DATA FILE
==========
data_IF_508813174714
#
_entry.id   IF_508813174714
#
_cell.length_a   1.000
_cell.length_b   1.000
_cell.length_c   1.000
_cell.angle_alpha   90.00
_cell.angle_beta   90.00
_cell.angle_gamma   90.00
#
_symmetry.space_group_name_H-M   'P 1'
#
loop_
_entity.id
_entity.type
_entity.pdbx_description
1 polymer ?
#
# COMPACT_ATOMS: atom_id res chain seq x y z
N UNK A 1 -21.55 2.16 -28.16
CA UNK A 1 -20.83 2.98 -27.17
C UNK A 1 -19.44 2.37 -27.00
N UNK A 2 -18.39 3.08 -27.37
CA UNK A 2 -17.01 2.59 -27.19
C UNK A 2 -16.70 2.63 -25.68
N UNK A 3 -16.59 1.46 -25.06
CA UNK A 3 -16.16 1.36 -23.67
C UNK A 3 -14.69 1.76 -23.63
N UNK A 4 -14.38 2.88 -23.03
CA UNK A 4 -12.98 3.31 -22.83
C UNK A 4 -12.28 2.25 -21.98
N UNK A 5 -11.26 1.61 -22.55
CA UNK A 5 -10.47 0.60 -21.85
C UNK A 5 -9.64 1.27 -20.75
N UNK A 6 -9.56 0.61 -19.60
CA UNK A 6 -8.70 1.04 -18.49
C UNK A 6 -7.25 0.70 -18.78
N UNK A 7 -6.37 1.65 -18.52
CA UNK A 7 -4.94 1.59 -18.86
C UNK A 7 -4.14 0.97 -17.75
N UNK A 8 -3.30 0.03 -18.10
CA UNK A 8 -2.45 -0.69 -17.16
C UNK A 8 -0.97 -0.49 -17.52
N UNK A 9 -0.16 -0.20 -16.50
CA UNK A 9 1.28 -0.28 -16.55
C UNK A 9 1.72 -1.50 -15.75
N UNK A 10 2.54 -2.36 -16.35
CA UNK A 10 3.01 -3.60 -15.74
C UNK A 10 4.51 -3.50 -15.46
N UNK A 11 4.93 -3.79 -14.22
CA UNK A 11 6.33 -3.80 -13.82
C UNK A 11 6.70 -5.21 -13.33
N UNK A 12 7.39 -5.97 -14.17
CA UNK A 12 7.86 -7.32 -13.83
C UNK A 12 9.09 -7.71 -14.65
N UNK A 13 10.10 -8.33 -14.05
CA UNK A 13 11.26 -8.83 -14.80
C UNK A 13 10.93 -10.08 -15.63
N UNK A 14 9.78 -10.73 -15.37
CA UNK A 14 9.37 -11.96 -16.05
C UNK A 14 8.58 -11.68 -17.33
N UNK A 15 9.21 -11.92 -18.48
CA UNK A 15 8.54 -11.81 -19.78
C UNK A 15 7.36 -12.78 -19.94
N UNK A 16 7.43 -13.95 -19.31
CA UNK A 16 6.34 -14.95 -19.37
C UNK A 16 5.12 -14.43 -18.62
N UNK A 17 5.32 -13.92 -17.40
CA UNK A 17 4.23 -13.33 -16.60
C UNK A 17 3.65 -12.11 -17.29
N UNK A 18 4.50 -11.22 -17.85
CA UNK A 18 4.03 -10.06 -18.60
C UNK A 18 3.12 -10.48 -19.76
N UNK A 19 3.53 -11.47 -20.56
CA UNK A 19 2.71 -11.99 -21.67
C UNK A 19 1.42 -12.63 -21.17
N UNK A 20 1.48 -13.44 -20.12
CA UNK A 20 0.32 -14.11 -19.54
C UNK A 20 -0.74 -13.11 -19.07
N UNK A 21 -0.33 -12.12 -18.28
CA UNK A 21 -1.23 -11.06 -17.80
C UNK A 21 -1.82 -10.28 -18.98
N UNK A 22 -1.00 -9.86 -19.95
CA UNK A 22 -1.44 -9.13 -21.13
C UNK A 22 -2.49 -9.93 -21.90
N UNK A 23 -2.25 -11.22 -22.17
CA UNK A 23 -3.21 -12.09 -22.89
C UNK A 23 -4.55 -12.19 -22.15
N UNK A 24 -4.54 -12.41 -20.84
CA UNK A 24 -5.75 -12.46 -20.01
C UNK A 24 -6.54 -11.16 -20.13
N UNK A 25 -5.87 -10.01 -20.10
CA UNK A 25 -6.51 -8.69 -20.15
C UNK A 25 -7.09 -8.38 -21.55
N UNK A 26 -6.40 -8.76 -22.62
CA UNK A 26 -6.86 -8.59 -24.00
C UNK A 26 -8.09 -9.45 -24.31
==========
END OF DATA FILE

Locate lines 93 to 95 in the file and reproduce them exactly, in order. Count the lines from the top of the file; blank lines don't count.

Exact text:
N UNK A 25 -5.87 -10.01 -20.10
CA UNK A 25 -6.51 -8.69 -20.15
C UNK A 25 -7.09 -8.38 -21.55